Woodward MA, Blachley TS, Stein JD. The association between sociodemographic factors, common systemic diseases, and keratoconus: An analysis of a nationwide heath care claims database. Ophthalmology 2016;123:457- 65.e2.  Back to cited text no. 7
Peyman A, Feizi A, Ganjalikhani-Hakemi M, Hosseini-Nasab F, Pourazizi M. Outcome of corneal collagen cross-linking in keratoconus: Introducing the predictive factors. J Curr Ophthalmol 2020;32:19-25.  Back to cited text no. 8
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Najmi H, Mobarki Y, Mania K, Altowairqi B, Basehi M, Mahfouz MS, et al. The correlation between keratoconus and eye rubbing: A review. Int J Ophthalmol 2019;12:1775-81.  Back to cited text no. 9
Wisse RP, Kuiper JJ, Gans R, Imhof S, Radstake TR, Van der Lelij A. Cytokine expression in keratoconus and its corneal microenvironment: A systematic review. Ocul Surf 2015;13:272-83.  Back to cited text no. 10
Acera A, Vecino E, Rodríguez-Agirretxe I, Aloria K, Arizmendi JM, Morales C, et al. Changes in tear protein profile in keratoconus disease. Eye (Lond) 2011;25:1225-33.  Back to cited text no. 11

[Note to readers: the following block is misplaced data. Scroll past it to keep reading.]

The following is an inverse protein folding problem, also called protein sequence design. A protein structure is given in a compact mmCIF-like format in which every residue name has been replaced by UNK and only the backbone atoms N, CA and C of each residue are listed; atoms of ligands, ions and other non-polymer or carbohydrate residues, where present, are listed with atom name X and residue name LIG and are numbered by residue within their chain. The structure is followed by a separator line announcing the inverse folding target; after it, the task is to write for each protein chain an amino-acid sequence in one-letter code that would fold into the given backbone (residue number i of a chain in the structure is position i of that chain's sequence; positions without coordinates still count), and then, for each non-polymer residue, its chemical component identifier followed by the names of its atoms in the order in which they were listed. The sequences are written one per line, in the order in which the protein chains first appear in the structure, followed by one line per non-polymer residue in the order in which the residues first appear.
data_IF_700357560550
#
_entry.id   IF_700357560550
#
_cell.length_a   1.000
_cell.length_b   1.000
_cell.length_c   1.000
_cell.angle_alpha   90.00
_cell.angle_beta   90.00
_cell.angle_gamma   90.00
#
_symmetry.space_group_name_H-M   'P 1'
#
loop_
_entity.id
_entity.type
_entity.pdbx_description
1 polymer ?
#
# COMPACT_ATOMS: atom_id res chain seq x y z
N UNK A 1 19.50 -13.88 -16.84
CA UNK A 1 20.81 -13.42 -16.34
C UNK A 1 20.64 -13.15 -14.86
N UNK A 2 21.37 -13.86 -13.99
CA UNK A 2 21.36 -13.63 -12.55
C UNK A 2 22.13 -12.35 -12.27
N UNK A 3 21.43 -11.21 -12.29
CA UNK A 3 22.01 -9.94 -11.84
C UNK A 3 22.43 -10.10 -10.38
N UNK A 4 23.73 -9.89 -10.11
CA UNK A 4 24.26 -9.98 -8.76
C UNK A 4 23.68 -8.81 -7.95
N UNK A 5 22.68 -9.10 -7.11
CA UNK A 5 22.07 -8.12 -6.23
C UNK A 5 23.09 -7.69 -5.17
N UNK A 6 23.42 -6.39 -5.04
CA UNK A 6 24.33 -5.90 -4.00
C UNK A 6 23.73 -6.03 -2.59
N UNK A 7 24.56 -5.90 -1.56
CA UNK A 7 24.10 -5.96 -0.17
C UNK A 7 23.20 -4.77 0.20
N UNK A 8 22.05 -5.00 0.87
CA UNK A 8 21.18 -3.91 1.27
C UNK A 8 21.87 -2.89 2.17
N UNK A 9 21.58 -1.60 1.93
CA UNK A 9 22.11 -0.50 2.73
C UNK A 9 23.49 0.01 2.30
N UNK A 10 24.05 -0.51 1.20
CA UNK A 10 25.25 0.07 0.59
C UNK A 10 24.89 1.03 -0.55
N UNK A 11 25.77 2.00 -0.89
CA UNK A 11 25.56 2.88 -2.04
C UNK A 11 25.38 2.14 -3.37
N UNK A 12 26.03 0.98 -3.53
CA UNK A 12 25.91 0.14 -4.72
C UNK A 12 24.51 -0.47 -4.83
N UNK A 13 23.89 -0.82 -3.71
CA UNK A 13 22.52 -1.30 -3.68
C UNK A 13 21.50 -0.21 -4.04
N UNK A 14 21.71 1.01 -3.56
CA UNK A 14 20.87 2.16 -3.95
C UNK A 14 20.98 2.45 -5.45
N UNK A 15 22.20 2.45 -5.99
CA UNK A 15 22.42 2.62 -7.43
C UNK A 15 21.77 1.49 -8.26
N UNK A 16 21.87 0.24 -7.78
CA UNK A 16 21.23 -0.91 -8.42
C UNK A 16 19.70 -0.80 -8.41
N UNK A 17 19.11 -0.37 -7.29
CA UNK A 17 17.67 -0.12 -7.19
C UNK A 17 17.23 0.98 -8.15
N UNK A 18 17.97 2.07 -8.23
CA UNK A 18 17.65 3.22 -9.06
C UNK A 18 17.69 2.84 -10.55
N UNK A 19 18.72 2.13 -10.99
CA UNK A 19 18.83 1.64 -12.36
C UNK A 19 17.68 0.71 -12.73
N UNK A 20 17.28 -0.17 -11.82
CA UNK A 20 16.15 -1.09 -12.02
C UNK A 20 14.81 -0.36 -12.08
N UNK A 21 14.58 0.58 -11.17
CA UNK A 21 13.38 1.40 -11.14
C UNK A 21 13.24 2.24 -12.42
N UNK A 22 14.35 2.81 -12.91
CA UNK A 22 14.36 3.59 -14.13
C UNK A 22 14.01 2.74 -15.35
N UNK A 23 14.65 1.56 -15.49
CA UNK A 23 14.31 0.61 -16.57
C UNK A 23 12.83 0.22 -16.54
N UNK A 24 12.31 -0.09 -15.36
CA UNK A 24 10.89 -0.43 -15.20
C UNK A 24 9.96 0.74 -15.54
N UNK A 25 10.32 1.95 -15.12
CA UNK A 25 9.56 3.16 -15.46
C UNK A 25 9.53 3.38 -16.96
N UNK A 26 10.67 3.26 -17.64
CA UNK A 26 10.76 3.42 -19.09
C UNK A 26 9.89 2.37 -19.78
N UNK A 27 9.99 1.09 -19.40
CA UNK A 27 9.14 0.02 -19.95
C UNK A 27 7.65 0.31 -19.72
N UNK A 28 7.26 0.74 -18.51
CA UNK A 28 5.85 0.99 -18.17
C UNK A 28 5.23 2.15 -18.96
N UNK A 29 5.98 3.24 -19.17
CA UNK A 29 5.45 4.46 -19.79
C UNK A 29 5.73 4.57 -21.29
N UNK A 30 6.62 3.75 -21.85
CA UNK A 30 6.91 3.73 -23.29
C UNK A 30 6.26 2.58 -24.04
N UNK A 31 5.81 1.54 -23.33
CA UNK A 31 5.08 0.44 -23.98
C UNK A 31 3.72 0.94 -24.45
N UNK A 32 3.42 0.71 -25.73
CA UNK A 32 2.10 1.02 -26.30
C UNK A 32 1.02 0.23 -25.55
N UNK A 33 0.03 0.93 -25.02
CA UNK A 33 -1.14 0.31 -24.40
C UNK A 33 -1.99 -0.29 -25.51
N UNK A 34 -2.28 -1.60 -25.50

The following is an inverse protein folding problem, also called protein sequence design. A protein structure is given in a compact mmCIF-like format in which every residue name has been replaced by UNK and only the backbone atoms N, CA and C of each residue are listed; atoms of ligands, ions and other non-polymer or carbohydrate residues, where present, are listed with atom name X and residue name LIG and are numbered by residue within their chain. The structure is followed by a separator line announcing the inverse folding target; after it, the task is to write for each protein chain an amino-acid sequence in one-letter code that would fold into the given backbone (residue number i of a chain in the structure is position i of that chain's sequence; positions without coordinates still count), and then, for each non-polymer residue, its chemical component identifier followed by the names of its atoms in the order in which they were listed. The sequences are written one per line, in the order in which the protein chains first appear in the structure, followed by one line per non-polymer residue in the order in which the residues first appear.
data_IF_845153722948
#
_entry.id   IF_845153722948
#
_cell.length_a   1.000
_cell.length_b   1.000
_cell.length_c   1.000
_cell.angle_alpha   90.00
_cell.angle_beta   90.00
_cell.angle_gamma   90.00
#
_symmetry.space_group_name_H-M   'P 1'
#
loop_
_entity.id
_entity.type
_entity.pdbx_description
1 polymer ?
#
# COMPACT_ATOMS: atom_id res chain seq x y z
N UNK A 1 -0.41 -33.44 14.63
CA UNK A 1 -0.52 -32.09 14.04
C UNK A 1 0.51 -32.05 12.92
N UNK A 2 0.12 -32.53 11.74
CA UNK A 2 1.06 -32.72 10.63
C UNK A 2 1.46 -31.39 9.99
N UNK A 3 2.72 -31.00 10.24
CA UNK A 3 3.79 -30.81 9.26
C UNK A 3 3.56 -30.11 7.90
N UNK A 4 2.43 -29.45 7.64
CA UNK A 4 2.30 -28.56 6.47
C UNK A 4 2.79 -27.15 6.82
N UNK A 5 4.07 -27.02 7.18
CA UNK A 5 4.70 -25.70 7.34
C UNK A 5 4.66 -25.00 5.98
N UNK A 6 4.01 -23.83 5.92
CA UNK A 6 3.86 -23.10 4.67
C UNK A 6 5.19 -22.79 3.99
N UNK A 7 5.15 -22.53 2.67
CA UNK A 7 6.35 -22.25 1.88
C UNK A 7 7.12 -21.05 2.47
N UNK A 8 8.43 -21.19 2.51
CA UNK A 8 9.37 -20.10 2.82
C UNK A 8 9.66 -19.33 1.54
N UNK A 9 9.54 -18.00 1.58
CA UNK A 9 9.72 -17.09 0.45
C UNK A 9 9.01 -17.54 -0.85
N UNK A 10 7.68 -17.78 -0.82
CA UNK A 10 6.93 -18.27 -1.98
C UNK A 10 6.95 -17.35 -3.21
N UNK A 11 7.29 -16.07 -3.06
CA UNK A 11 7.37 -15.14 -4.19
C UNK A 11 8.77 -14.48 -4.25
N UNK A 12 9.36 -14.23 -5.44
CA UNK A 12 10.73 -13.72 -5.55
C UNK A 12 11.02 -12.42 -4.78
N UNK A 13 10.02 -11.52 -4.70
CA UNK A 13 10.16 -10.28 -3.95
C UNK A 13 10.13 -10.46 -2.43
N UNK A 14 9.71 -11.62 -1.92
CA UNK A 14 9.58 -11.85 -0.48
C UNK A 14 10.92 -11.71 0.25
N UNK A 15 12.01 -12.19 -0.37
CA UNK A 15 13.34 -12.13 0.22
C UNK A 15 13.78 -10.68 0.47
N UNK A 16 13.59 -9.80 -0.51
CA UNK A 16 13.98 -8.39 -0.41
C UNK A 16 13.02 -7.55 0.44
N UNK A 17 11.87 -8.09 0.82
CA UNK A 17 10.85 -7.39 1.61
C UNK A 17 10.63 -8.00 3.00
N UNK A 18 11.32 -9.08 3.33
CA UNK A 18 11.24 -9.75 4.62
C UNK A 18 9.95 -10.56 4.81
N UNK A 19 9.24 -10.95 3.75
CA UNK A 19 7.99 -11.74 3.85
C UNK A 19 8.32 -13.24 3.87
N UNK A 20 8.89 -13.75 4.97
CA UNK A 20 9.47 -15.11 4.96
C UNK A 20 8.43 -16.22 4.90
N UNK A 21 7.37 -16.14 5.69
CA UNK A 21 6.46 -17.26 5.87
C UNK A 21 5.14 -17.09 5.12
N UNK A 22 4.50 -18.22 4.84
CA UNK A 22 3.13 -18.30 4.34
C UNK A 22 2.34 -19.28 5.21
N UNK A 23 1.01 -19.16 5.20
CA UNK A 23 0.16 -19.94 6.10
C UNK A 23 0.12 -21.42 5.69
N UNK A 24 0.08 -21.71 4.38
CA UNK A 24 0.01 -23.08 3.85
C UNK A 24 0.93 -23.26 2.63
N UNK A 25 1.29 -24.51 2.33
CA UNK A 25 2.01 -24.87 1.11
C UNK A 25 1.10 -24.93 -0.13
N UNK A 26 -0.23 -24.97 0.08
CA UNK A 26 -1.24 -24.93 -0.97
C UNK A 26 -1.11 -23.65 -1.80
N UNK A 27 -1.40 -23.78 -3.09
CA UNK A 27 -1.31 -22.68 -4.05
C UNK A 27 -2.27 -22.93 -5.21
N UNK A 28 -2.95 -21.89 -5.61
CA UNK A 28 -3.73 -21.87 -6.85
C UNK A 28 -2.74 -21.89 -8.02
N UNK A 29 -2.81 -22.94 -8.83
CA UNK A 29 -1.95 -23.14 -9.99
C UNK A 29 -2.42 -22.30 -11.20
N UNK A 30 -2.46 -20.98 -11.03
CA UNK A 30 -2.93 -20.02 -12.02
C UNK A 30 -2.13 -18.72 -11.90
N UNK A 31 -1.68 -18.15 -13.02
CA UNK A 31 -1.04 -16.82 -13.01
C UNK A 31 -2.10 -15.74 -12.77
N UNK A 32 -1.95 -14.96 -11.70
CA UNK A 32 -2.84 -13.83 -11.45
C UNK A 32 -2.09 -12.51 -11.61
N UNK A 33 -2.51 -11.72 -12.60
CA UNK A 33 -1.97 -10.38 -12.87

Ionescu IC, Corbu CG, Tanase C, Ionita G, Nicula C, Coviltir V, et al. Overexpression of tear inflammatory cytokines as additional finding in keratoconus patients and their first degree family members. Mediators Inflamm 2018;2018:4285268.  Back to cited text no. 12
Jun AS, Cope L, Speck C, Feng X, Lee S, Meng H, et al. Subnormal cytokine profile in the tear fluid of keratoconus patients. PLoS One 2011;6:e16437.  Back to cited text no. 13
Galvis V, Sherwin T, Tello A, Merayo J, Barrera R, Acera A. Keratoconus: An inflammatory disorder? Eye (Lond) 2015;29:843-59.  Back to cited text no. 14
Ionescu C, Corbu CG, Tanase C, Jonescu-Cuypers C, Nicula C, Dascalescu D, et al. Inflammatory biomarkers profile as microenvironmental expression in keratoconus. Dis Markers 2016;2016:1243819.  Back to cited text no. 15
Sorkhabi R, Ghorbanihaghjo A, Taheri N, Ahoor MH. Tear film inflammatory mediators in patients with keratoconus. Int Ophthalmol 2015;35:467-72.  Back to cited text no. 16
Shetty R, Sharma A, Pahuja N, Chevour P, Padmajan N, Dhamodaran K, et al. Oxidative stress induces dysregulated autophagy in corneal epithelium of keratoconus patients. PLoS One 2017;12:e0184628.  Back to cited text no. 17
Sharif R, Bak-Nielsen S, Hjortdal J, Karamichos D. Pathogenesis of keratoconus: The intriguing therapeutic potential of prolactin-inducible protein. Prog Retin Eye Res 2018;67:150-67.  Back to cited text no. 18
Khaled ML, Helwa I, Drewry M, Seremwe M, Estes A, Liu Y. Molecular and histopathological changes associated with keratoconus. Biomed Res Int 2017;2017:7803029.  Back to cited text no. 19
Balasubramanian SA, Mohan S, Pye DC, Willcox MD. Proteases, proteolysis and inflammatory molecules in the tears of people with keratoconus. Acta Ophthalmol 2012;90:e303-9.  Back to cited text no. 20


  [Table 1], [Table 2], [Table 3]